Tony Hedstrom

April 21st, 2009
Lazy Bastard: Aside from hacking many great codes, you created, and still run and frequently update, The Code Hut. What was your inspiration for doing this?

Tony H: I realized early on that I was addicted to hacking and would be making lots of codes and hacking guides... The Code Hut was a place to put all my stuff.  I started it back in June of 2000 and still update it to this day (so yes, I'm still addicted).


Lazy Bastard: What is your favorite code/hack that you hacked?

Tony H: Hmmm... One of my favorites was a 4 part Game Genie code for Shining Force that leveled up everyone in your party to level 99.  I found the table in the ROM that determined what each item in the game would do when used.  I then found a little known and extremely hard to get (or impossible without hacking?) item called "The Kinden No Hako" that levels up a single character to level 99 when used.  All I did was switch around some bytes so that an easy to get medical herb did the same thing as the very hard/impossible to get "Kinden No Hako".  I also changed a byte so that it worked on everyone in the party instead of just one.


Lazy Bastard: What is your favorite code/hack of all time?

Tony H: I always loved the "multi-jump" Game Genie codes for SMB and SMB3.  I was never very good at those games, so those codes really helped me to finish the games.


Lazy Bastard: Who would you say influenced you the most in the video game hacking scene? Who did you 'look up to' when you first entered the scene? (doesn't have to be the same person for both).

Tony H: When I first joined the GGCCC, there was a fellow member named Cheatmaster that was really good at making NES and SNES Game Genie codes.  She (yes she) taught me quite a bit about 6502 assembly and code making.  She's the one who wrote the "Game Genie Code Converter v4.00" program that's on the GSHI download page.


Lazy Bastard: What was your first code/hack?

Tony H: I guess I won't count spending countless hours entering random 6 letter Game Genie codes for SMB.  My first "real" codes were probably character stat Game Genie codes for FF2j and FF3j for the NES.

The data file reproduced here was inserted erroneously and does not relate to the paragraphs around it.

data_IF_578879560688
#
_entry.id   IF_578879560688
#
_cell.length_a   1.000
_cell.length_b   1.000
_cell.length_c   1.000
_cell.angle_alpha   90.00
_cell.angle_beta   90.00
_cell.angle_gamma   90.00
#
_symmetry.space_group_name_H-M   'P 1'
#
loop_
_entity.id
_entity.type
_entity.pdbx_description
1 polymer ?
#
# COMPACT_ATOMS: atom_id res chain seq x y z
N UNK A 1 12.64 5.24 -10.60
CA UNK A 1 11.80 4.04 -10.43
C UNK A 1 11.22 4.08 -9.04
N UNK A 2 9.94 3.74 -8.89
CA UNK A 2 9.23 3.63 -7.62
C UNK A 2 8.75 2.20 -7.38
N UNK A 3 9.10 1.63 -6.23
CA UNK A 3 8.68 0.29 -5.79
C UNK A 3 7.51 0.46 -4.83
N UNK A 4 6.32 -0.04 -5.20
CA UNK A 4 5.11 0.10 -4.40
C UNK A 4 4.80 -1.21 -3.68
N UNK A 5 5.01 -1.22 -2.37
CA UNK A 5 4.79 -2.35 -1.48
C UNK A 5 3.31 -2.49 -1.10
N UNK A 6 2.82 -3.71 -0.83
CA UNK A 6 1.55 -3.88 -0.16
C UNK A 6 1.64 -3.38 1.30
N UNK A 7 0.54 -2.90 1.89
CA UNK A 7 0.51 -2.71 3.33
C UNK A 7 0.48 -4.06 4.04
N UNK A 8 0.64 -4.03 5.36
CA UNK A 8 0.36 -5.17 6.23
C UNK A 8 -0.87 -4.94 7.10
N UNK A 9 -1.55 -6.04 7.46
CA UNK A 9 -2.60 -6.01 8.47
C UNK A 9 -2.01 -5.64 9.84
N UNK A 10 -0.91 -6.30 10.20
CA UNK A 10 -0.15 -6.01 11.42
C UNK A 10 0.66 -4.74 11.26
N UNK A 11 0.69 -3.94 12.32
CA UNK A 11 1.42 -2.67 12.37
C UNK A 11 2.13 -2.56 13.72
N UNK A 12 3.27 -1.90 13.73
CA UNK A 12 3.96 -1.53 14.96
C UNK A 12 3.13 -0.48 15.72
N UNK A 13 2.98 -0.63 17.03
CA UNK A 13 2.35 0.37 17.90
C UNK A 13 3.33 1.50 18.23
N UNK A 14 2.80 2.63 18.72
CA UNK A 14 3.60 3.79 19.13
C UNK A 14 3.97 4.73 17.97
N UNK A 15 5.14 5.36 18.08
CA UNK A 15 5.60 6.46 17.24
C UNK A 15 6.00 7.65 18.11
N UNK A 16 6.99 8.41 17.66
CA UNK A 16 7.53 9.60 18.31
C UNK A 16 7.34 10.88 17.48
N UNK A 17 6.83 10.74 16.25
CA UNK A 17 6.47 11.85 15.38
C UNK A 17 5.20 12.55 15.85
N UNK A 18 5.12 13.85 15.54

Lazy Bastard: What do you think is the most difficult type of code/hack to hack, and why?

Tony H: Walk through walls codes are tough, but I also find that some infinite energy/health Game Genie codes can be difficult when your character dies with just one hit.  Sometimes I can figure them out, but other times I hit a brick wall.


Lazy Bastard: What is your favorite type of code/hack?

Tony H: I really enjoy making high jump codes.  They're relatively easy to make, and they can add new life to an old game.


Lazy Bastard: What is your least favorite aspect of hacking?

Tony H: When I get a request for a code and I have to play 30 minutes (or more) into a game to get to the part where the code needs to be made.  No problem if it's a good game, but if it's a crappy game... not so much fun.


Lazy Bastard: Which game did you find the most fun to hack, and why?

Tony H: Too many to list, but one of my favorites was Road Rash 2 for the Genesis.  I played Road Rash 2 a LOT on my Genesis console and found it very difficult to beat the game.  I started digging around in the ROM and found all the offsets for how fast the bikes accelerate, their top speed, how well they handle, etc.  I then hacked the ROM so that my bike was faster and handled better than any other bike in the game.  The game was now much easier to beat.  Victory through hex editing (cheating is such a harsh word).


Lazy Bastard: Did you ever hack an awesome code, or find an address in memory that would've yielded an awesome code, but then lost it somehow?

Tony H: Not that I can remember.  Whenever I make new codes, I religiously add them to my website.


Lazy Bastard: What was the most difficult, 'hair-pulling' hack you've ever accomplished?

Tony H: That would have to be the hacks I made for a few Sega 32x games (Knuckles Chaotix, Kolibri, & Shadow Squadron).  First off, I had no 32x assembly knowledge, and second, the only 32x debugger that I knew of was the crude and difficult to use debugger in the original "Gens".


Lazy Bastard: Was there ever a code you just couldn't get to work quite correctly (something you hacked/attempted to hack)?

Tony H: Oh hell yes.  There were lots of 'em.  One that comes to mind (that I've been back to on several occasions) is an infinite health hack for Blackthorne on the 32x.  Still haven't figured it out.


Lazy Bastard: Aside from hacking and gaming, how do you like to spend your time?

Tony H: I like watching Family Guy and riding/driving anything offroad.


Lazy Bastard: What do you think must happen for the video game hacking scene to continue to thrive?

Tony H: I think that as long as they keep coming out with new gaming systems, there'll always be plenty of people that'll want to tear it apart and see how it ticks.


Lazy Bastard: One last question: if you had one thing to say to current, aspiring, and future hackers, what would it be?

Tony H: If you don't know something, read and then read some more.  If you still don't know, go to a forum and start asking questions.  There's lots of smart people out there. I've asked plenty of questions here at the GSHI forums. I almost always get an answer.